Of course, the lack of alternatives does not mean that the United States should write a blank check to the Lebanese army or worry about the return on its investments.

Fortunately, those returns have been pretty good.

More than a decade of partnership with the Lebanese Army has produced results more impressive than any other U.S. military aid program in the Middle East, despite the structural challenges and powerful corrupters, both overseas and domestically, working against each other. With U.S. equipment, money, and advice, the Lebanese army has grown from a shabby force mocked by its regional counterparts into a professional military that has earned the respect of Lebanese society and challenged the influence of Hezbollah.

For the first time in Lebanon's history, the country's army was able to exercise more control over the border with Syria, confront drug terrorists and Sunni jihadists in the north and station along the Hezbollah-dominated southern border.

Of course things weren't perfect and the army can do a lot better. What critics of US aid reject, however, is that the army does not set its own missions. Like any other normal military, it obeys the orders of the political leadership. And that leadership is useless and divided. Furthermore, the ruling Lebanese oligarchs are unwilling to tackle Hezbollah's biggest security problem – for fear or interest in maintaining their political and economic stakes in the system.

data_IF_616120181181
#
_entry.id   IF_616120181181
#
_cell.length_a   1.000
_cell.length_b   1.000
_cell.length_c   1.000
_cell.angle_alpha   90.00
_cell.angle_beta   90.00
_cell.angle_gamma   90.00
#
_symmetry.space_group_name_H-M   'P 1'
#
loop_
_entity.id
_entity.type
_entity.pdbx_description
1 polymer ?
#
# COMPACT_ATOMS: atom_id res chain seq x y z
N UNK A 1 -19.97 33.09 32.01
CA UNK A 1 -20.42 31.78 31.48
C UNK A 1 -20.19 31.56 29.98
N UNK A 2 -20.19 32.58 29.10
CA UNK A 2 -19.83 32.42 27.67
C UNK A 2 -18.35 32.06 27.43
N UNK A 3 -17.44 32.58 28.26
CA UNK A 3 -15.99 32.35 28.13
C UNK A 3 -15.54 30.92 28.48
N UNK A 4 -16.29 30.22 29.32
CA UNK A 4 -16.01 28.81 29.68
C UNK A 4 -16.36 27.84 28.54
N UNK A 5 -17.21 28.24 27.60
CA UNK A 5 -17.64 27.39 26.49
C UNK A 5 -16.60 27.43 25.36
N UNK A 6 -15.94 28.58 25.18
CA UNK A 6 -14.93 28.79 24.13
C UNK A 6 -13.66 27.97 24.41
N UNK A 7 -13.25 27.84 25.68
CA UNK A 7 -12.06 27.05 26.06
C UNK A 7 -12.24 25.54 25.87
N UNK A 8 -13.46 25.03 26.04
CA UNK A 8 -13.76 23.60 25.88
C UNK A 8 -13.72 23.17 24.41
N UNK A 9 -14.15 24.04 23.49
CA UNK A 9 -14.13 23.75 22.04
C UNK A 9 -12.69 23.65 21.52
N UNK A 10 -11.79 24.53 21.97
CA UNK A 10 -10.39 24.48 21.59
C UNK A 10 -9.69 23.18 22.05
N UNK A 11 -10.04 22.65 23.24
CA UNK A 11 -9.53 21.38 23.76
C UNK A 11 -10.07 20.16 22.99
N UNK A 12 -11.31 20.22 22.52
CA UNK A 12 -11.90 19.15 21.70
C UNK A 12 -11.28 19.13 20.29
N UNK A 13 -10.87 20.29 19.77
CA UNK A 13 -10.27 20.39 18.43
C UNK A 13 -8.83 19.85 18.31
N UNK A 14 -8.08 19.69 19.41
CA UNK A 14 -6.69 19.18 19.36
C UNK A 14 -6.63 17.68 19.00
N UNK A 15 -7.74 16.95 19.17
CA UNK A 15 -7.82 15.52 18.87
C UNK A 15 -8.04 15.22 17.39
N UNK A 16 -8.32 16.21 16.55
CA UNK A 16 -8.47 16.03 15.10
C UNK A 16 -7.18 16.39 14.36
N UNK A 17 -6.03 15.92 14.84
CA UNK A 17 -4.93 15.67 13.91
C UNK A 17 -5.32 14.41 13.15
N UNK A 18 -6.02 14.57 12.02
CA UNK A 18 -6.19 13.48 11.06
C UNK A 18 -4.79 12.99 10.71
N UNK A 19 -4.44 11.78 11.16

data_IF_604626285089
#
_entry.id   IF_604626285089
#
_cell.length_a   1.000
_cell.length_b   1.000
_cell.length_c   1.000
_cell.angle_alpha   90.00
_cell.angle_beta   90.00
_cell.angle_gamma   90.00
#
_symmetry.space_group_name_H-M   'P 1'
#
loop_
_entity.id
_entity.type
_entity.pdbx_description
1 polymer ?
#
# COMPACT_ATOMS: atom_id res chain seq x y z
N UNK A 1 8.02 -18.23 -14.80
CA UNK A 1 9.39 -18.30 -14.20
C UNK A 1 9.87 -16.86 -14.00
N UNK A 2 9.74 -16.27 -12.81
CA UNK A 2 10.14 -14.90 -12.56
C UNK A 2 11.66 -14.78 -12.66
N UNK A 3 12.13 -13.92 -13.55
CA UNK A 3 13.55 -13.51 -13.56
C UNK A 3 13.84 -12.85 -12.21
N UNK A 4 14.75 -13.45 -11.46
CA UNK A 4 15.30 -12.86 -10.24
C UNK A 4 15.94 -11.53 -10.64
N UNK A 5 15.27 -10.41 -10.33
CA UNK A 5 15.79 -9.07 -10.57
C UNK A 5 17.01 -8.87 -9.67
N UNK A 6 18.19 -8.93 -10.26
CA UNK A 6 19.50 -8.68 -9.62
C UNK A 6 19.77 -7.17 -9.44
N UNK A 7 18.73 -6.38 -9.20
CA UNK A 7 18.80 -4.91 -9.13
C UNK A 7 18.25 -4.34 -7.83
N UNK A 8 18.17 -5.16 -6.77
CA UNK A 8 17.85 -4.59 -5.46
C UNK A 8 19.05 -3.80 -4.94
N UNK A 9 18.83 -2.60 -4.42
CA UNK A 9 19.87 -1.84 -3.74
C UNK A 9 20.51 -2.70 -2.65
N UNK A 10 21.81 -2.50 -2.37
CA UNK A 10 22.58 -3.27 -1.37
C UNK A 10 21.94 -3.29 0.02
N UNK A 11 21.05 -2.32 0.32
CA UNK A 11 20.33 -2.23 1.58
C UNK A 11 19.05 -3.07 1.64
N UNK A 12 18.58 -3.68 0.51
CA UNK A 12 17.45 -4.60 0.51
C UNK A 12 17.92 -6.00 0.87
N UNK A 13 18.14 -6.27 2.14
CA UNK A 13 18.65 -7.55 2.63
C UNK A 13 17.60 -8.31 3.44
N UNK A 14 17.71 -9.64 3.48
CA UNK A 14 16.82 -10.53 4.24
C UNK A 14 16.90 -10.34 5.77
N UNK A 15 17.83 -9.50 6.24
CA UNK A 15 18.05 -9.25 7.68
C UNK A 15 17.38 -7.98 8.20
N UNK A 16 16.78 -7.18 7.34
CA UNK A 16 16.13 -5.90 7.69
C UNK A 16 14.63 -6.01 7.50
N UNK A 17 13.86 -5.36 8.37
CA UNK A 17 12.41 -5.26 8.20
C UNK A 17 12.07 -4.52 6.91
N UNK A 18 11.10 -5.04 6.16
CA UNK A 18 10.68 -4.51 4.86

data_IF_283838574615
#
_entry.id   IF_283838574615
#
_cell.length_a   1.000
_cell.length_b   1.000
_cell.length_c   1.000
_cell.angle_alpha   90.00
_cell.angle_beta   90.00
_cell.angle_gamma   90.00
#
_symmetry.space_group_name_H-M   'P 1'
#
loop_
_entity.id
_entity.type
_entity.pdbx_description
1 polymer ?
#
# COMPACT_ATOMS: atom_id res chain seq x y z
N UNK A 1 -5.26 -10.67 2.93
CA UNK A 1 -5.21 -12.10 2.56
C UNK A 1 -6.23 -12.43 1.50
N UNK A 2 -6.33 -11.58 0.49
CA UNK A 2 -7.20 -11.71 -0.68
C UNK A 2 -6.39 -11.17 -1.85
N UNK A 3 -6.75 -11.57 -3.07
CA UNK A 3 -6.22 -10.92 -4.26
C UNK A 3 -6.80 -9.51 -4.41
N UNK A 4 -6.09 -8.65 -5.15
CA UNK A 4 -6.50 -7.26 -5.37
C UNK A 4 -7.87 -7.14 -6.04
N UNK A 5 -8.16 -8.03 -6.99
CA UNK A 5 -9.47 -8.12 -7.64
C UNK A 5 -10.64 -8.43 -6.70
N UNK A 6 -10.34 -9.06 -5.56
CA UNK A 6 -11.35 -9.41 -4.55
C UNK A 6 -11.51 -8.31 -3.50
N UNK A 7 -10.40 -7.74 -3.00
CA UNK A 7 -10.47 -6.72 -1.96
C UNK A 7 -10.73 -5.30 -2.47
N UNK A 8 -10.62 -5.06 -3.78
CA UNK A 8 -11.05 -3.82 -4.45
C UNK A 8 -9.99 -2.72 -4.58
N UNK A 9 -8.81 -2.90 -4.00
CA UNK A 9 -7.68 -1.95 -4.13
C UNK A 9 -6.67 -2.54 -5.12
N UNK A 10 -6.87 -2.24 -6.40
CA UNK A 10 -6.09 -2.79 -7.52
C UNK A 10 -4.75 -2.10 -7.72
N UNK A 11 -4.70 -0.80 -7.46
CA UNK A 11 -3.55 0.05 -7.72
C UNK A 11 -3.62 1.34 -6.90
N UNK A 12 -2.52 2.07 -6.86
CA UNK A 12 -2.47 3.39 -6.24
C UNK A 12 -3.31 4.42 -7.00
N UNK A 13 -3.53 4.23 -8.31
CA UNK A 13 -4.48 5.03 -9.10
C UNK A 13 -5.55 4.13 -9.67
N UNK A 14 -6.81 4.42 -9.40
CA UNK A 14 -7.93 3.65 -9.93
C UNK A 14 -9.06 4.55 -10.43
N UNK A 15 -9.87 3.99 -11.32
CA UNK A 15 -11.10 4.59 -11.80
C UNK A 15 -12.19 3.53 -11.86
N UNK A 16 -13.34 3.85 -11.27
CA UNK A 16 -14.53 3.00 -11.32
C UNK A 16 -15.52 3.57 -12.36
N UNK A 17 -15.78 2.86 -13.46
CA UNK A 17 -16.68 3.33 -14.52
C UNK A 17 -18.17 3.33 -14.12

It is all the more remarkable that the Lebanese army was able to achieve many achievements despite the lack of coherent civilian leadership. Because of this, US officials shouldn't blame the Lebanese army for not doing enough to contain Hezbollah. Instead, they should hold all politicians accountable.

For Lebanon to ever become a real state, Hezbollah must undoubtedly disarm. But pushing the Lebanese army to take a more aggressive stance, especially without social consensus on this issue, is self-destructive. The United States got more from its support for the Lebanese army than it ever expected. That is not the subject Washington should be debating.

The real question that deserves serious political discussion is if the United States ever pulls the plug or drastically reduces its support for the Lebanese army and, as a result, loses influence in Lebanon, how important would it be?

At a time when the United States is less focused on the Middle East and turned to other priority regions, this question is not an easy one to answer. Losing America's foothold in Lebanon essentially means handing the land over to Iran and possibly Russia, which has a permanent presence next door in Syria. A weak Lebanese army could also enable al-Qaeda and the Islamic State to return to the country and regroup regionally.

These are bad results for the United States, of course. But how ready is the United States to prioritize Lebanon while so much else is in competition with it? The unwillingness of the Lebanese rulers to reform the country and save it from total disintegration certainly does not make things any easier for US officials.

In Lebanon, Washington figured out the means, but perhaps not the ends.